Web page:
And while Oxford is more profitable than WellChoice, WellChoice holds the advantage in membership. Though each insurer posted 2003 revenue of about $5.4 billion, Oxford's net income jumped 59% to $352 million, while WellChoice's earnings fell 47% to $201 million. Still, WellChoice boosted its enrollment 3% last year to 4.75 million members, and it expects another 3% to 4% increase in 2004. Oxford saw its enrollment slip 4% to 1.54 million members in 2003 and foresees losing more members by year-end because of price competition and an uncertain economy.
The rumored merger, however, is anything but certain. The deal-which would give the combined company a market share of more than 35%-could be stymied by antitrust concerns or complications surrounding use of the Blues trademark. Also, WellChoice faces a lawsuit challenging the legality of its for-profit conversion in October 2002, said Richard Foote, senior analyst with Samuel A. Ramirez & Co.
Opposition from providers could pose another obstacle, Carroll said. "The Greater New York Hospital Association is a very powerful lobby, and hospitals are invariably against any transaction that reduces the number of insurers, thereby giving the remaining players that much more clout in negotiating rates," he said.
Blues plans aren't the only ones behind the recent merger activity. For instance, Aetna in December acquired the Chickering Group, a Boston-based provider of health benefits for college students. Aetna had been dormant over the past few years as it worked to slim down its membership, which had ballooned to 21 million after a rash of misguided acquisitions in the 1990s. But the insurer is again scouting for smaller, regional plans of about $500 million, company officials said.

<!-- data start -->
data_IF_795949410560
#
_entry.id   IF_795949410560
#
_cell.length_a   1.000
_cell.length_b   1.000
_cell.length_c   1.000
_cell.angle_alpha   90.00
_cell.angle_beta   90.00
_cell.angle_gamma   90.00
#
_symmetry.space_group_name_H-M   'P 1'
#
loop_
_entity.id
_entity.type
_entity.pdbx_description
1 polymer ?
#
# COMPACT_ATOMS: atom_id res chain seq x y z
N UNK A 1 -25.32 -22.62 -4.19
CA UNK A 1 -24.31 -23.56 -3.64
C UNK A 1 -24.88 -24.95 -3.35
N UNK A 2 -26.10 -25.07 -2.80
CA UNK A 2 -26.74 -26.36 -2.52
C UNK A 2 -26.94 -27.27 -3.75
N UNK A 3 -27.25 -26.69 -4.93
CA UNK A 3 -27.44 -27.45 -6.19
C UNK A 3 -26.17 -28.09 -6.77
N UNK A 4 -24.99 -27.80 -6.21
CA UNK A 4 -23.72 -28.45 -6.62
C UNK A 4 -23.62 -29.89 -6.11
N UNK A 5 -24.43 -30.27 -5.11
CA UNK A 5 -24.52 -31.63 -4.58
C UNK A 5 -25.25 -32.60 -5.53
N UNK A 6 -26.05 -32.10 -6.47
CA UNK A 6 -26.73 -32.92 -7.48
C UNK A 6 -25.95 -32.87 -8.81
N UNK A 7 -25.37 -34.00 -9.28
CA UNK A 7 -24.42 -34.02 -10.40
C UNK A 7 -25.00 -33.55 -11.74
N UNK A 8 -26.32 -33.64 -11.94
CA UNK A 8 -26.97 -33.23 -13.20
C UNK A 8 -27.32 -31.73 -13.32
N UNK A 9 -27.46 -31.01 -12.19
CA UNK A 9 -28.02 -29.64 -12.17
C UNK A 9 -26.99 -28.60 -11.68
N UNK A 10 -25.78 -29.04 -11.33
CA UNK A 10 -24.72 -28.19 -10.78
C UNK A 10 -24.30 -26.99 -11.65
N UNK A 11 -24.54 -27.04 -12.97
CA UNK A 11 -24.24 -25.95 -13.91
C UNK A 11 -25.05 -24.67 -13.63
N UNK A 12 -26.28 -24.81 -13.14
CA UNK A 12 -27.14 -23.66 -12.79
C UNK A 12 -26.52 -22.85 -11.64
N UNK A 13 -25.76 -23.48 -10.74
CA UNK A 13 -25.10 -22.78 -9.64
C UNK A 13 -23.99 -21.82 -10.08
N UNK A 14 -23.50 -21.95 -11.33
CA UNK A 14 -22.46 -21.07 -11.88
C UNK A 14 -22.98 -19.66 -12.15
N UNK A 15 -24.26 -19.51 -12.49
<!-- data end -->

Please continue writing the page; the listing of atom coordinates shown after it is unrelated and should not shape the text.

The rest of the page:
Meanwhile, current industry leader UnitedHealth Group continued its buying binge this month, agreeing to acquire the 137,072-member HMO business of Touchpoint Health Plan, Appleton, Wis., for $40 million. UnitedHealth acquired Golden Rule Financial for $500 million in November 2003 and 2 million-member Mid Atlantic Medical Services for $2.95 billion in February 2004.
Founded in 1987, Touchpoint is owned by three-hospital ThedaCare, Appleton, Wis.; Bellin Health System, Green Bay, Wis.; and a group of independent physicians. Its 165,000-member PPO is not part of the sale.